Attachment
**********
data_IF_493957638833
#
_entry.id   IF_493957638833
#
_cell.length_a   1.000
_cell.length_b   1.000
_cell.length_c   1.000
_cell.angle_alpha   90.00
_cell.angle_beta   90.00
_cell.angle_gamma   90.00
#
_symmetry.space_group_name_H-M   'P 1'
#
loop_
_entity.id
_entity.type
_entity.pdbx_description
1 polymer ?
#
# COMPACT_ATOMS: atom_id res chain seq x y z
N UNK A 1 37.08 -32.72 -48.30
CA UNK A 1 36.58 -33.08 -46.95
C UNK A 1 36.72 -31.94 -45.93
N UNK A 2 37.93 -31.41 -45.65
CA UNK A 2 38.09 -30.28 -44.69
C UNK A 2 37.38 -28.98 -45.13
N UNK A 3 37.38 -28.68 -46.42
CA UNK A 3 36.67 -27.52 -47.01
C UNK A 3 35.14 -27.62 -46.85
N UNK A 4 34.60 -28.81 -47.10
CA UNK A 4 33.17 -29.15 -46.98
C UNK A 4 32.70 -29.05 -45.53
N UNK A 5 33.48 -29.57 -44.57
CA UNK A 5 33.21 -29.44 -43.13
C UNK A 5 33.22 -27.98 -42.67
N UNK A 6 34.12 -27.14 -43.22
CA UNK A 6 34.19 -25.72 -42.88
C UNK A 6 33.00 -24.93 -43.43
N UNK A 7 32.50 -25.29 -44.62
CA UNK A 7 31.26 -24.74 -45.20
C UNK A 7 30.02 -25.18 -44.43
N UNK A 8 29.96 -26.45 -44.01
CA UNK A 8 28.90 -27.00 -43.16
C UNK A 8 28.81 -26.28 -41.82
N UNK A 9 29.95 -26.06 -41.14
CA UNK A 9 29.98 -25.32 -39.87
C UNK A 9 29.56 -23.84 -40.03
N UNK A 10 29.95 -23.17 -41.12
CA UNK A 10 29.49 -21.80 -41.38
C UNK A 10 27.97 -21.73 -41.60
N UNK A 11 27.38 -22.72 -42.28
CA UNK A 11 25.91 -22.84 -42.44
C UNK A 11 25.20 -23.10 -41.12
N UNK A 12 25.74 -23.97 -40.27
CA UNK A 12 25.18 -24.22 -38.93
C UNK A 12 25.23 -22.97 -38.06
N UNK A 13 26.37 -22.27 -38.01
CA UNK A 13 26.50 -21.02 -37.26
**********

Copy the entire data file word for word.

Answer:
data_IF_493957638833
#
_entry.id   IF_493957638833
#
_cell.length_a   1.000
_cell.length_b   1.000
_cell.length_c   1.000
_cell.angle_alpha   90.00
_cell.angle_beta   90.00
_cell.angle_gamma   90.00
#
_symmetry.space_group_name_H-M   'P 1'
#
loop_
_entity.id
_entity.type
_entity.pdbx_description
1 polymer ?
#
# COMPACT_ATOMS: atom_id res chain seq x y z
N UNK A 1 37.08 -32.72 -48.30
CA UNK A 1 36.58 -33.08 -46.95
C UNK A 1 36.72 -31.94 -45.93
N UNK A 2 37.93 -31.41 -45.65
CA UNK A 2 38.09 -30.28 -44.69
C UNK A 2 37.38 -28.98 -45.13
N UNK A 3 37.38 -28.68 -46.42
CA UNK A 3 36.67 -27.52 -47.01
C UNK A 3 35.14 -27.62 -46.85
N UNK A 4 34.60 -28.81 -47.10
CA UNK A 4 33.17 -29.15 -46.98
C UNK A 4 32.70 -29.05 -45.53
N UNK A 5 33.48 -29.57 -44.57
CA UNK A 5 33.21 -29.44 -43.13
C UNK A 5 33.22 -27.98 -42.67
N UNK A 6 34.12 -27.14 -43.22
CA UNK A 6 34.19 -25.72 -42.88
C UNK A 6 33.00 -24.93 -43.43
N UNK A 7 32.50 -25.29 -44.62
CA UNK A 7 31.26 -24.74 -45.20
C UNK A 7 30.02 -25.18 -44.43
N UNK A 8 29.96 -26.45 -44.01
CA UNK A 8 28.90 -27.00 -43.16
C UNK A 8 28.81 -26.28 -41.82
N UNK A 9 29.95 -26.06 -41.14
CA UNK A 9 29.98 -25.32 -39.87
C UNK A 9 29.56 -23.84 -40.03
N UNK A 10 29.95 -23.17 -41.12
CA UNK A 10 29.49 -21.80 -41.38
C UNK A 10 27.97 -21.73 -41.60
N UNK A 11 27.38 -22.72 -42.28
CA UNK A 11 25.91 -22.84 -42.44
C UNK A 11 25.20 -23.10 -41.12
N UNK A 12 25.74 -23.97 -40.27
CA UNK A 12 25.18 -24.22 -38.93
C UNK A 12 25.23 -22.97 -38.06
N UNK A 13 26.37 -22.27 -38.01
CA UNK A 13 26.50 -21.02 -37.26